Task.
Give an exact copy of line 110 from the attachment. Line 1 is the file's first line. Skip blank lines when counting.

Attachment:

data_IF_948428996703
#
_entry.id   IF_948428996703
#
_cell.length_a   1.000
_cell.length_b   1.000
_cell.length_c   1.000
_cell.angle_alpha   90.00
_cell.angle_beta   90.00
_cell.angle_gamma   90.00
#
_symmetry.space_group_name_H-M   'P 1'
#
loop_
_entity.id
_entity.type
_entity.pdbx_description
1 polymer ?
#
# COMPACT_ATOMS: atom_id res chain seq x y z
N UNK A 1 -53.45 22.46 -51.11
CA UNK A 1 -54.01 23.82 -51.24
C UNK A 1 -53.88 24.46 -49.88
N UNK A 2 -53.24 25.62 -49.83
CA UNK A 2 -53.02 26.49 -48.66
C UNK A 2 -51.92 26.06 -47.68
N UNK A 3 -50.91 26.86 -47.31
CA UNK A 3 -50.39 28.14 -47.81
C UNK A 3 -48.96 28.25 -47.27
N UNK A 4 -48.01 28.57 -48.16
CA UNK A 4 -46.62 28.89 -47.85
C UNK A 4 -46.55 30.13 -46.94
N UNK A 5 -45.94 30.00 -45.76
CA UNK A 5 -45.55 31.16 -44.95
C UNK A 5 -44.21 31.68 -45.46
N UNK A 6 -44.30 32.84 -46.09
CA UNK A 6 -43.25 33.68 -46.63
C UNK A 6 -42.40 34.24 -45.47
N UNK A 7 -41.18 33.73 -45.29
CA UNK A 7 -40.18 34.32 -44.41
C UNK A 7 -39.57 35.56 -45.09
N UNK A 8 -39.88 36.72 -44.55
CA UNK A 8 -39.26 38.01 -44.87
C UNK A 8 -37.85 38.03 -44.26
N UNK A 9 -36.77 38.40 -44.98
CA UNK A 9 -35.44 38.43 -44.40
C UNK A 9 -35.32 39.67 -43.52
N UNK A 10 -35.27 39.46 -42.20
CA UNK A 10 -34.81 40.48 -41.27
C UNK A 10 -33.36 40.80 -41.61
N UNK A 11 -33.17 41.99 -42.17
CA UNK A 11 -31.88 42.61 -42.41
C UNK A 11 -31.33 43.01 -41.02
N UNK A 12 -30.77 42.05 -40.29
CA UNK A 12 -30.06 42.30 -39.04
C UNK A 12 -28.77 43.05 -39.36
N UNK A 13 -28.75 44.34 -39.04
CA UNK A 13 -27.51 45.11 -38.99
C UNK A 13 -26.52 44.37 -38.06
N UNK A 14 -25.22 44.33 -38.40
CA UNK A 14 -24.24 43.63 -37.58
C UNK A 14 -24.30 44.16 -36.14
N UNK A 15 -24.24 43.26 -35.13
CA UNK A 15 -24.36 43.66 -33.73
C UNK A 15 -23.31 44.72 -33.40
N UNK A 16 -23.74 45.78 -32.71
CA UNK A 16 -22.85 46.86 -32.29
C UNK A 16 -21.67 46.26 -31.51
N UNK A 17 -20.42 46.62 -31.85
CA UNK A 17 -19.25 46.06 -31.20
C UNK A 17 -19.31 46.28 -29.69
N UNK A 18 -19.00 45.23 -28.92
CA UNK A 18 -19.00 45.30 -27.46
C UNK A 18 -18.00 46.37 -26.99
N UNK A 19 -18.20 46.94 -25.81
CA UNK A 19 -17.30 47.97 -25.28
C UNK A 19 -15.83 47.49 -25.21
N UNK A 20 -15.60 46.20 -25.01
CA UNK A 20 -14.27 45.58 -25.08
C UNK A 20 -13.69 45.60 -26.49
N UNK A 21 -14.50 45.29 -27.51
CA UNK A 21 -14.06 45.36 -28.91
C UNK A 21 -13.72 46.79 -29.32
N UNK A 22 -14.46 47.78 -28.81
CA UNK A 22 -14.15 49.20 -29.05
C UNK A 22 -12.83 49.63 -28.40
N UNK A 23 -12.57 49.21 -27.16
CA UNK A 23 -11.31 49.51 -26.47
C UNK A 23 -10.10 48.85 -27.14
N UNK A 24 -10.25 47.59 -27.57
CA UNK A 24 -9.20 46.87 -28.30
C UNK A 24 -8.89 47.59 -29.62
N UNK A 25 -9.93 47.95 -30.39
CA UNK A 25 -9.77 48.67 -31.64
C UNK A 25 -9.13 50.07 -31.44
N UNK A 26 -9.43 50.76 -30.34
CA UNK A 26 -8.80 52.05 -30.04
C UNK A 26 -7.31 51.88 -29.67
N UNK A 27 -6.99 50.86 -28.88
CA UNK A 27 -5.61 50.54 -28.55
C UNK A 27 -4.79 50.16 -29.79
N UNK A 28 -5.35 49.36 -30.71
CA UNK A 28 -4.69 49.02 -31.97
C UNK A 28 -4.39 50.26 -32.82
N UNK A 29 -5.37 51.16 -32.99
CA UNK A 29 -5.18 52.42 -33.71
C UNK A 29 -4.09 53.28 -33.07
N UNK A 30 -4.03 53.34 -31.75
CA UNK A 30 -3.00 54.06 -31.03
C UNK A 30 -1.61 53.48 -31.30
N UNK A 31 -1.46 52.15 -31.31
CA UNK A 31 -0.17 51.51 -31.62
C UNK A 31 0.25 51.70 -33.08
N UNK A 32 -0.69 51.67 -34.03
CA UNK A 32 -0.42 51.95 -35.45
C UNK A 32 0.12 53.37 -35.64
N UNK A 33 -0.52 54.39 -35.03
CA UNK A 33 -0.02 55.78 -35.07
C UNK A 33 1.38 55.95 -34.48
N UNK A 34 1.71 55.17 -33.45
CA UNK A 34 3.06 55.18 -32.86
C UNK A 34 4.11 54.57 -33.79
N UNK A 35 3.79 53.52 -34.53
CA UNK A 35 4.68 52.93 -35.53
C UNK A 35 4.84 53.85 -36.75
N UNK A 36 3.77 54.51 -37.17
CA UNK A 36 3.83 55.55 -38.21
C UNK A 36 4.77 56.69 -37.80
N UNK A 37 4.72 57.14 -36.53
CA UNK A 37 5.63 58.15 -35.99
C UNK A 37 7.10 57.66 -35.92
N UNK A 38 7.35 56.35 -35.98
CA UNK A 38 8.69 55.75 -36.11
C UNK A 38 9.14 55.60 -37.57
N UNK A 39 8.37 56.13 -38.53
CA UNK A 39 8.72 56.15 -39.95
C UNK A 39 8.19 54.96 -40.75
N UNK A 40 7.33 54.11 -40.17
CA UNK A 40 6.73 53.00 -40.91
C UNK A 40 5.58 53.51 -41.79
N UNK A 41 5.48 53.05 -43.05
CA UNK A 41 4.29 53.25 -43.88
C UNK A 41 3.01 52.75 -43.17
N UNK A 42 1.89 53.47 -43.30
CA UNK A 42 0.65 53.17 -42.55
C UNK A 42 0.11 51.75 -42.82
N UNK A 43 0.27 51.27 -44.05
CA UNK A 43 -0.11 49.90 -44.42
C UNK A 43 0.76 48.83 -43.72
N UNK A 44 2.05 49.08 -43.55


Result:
C UNK A 30 -1.61 53.48 -31.30